• Hey Ashvini,

      That’s absolutely true. I get emails like that a lot as well, and I have never bought from a person like that. I buy a lot of things all the time, but almost always from people I have a relationship with. When I find something I want to buy, I am either going to ask the people I already know (like the people on my list) if they are an affilliate. If they are, I’ll buy from one of them.

      We shouldn’t push sales. Like you said, trust is crucial.

  19. Praveen Rajarao says:

    Hi Jens – That is a wonderful comparison of a “hug” with a “friend request on FB”. Never thought in those terms. I am a little open in accepting requests and even guest posts from strangers as long as the post is well written and makes a point to my readers.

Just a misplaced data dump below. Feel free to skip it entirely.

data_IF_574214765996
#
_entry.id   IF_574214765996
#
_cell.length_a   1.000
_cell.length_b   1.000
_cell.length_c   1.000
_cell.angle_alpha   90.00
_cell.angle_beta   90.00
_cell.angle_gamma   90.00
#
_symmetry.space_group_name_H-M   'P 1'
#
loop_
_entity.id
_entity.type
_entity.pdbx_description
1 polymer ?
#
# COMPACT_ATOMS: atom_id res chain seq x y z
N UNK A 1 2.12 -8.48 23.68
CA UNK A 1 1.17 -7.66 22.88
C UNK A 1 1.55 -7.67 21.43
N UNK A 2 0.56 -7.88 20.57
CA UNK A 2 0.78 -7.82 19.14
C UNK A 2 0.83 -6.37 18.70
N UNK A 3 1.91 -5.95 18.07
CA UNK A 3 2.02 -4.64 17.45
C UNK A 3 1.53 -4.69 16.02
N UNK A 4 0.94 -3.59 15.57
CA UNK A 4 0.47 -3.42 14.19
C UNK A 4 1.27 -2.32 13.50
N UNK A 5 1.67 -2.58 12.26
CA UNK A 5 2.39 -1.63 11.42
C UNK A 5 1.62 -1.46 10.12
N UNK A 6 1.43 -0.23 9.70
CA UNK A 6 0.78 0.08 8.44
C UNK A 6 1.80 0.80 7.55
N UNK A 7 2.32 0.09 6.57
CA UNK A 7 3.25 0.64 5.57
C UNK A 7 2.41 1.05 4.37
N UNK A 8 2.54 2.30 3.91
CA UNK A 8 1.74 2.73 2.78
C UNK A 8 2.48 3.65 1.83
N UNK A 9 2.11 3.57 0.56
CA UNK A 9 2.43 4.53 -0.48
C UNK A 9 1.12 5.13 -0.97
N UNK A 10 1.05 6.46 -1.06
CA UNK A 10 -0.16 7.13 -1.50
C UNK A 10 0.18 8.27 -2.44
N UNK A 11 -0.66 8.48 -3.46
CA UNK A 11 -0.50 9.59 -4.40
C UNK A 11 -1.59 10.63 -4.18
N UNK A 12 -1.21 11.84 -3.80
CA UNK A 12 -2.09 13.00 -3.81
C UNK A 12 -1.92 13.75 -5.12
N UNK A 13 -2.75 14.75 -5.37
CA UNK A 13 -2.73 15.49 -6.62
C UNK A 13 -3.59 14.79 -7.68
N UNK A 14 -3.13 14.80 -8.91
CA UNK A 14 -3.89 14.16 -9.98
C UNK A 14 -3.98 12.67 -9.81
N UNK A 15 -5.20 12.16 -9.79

Hugging literally is out of question though, i am not much into physical intimacy with strangers and I would stay far from it 🙂

  20. Sonia says:

    I am not a hugger myself and when people I don’t know come up to me and touch me I tend to stiff up. They could smell the wrong way, for all I know and I am forever cursed with an bad smell of them. LOL! I know that is so mean, but I have seen and smelt worse.

    To get to know me, I love it when people are just straight to the point and real. I can smell BS a smile away, but I tend to “play along” if I feel I am being baited for something. On the flip side, I am about as nice as pie and I love talking to people. I respond to people I know as if they are a long lost friend I haven’t seen in years. Those people I will hug because the familiarity has already been established.

    • Hi Sonia,